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When Isaac Newton was first developing the mathematical theories that would later form the foundations of Calculus, many of his drawings, equations and calculations found their way into an unassuming notebook (known at the time as a "waste book").
That was over 400 years ago. But now, Newton's waste book is just one work in an extensive selection of scientific and mathematical manuscripts by the brilliant thinker that has just been made available online, free of charge, for all to see.
"Anyone, wherever they are, can see at the click of a mouse how Newton worked and how he went about developing his theories and experiments," said Grant Young, the library's digitization manager, in a press release. "Before today, anyone who wanted to see these things had to come to Cambridge. Now we're bringing Cambridge University Library to the world."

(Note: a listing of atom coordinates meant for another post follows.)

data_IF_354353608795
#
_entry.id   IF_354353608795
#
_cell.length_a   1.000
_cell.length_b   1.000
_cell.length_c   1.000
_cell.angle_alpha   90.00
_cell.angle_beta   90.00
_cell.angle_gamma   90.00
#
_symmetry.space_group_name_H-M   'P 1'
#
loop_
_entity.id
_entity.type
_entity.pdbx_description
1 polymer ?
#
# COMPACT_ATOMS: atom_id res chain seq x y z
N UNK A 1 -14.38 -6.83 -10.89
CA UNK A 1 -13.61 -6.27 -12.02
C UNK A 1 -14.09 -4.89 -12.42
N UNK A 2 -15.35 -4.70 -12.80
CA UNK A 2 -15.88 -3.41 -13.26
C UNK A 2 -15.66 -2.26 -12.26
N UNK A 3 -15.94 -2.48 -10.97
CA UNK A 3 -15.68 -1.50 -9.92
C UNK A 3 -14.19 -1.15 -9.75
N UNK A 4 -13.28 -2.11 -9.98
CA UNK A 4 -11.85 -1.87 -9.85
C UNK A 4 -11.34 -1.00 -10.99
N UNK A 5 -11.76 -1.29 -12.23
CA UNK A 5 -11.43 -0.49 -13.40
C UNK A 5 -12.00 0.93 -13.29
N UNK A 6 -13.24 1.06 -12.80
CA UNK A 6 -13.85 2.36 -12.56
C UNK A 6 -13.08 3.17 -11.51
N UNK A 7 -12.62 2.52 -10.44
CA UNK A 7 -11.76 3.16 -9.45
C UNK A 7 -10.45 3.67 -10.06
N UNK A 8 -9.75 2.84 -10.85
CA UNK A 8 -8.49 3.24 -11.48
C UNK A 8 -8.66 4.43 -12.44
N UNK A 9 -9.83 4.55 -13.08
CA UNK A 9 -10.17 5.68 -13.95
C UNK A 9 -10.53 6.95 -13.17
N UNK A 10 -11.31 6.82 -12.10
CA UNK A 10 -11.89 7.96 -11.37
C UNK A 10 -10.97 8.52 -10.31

There are roughly 4,000 pages of material available right now, including Newton's annotated copy of Philosophiæ naturalis principia mathematica, as well as pages from his college notes.
Originally posted by capod2t
Thanks for listing this. You're right...it looks like an arduous task getting through those on that website.
Newton, I have read in various sources, spend a great deal of time in seclusion secretly studying metaphysics and attempting to decipher a biblical code, of which he was certain existed. It is said he did this privately, lest he be labeled a heretic in those times.
Wonder where all of those notes are?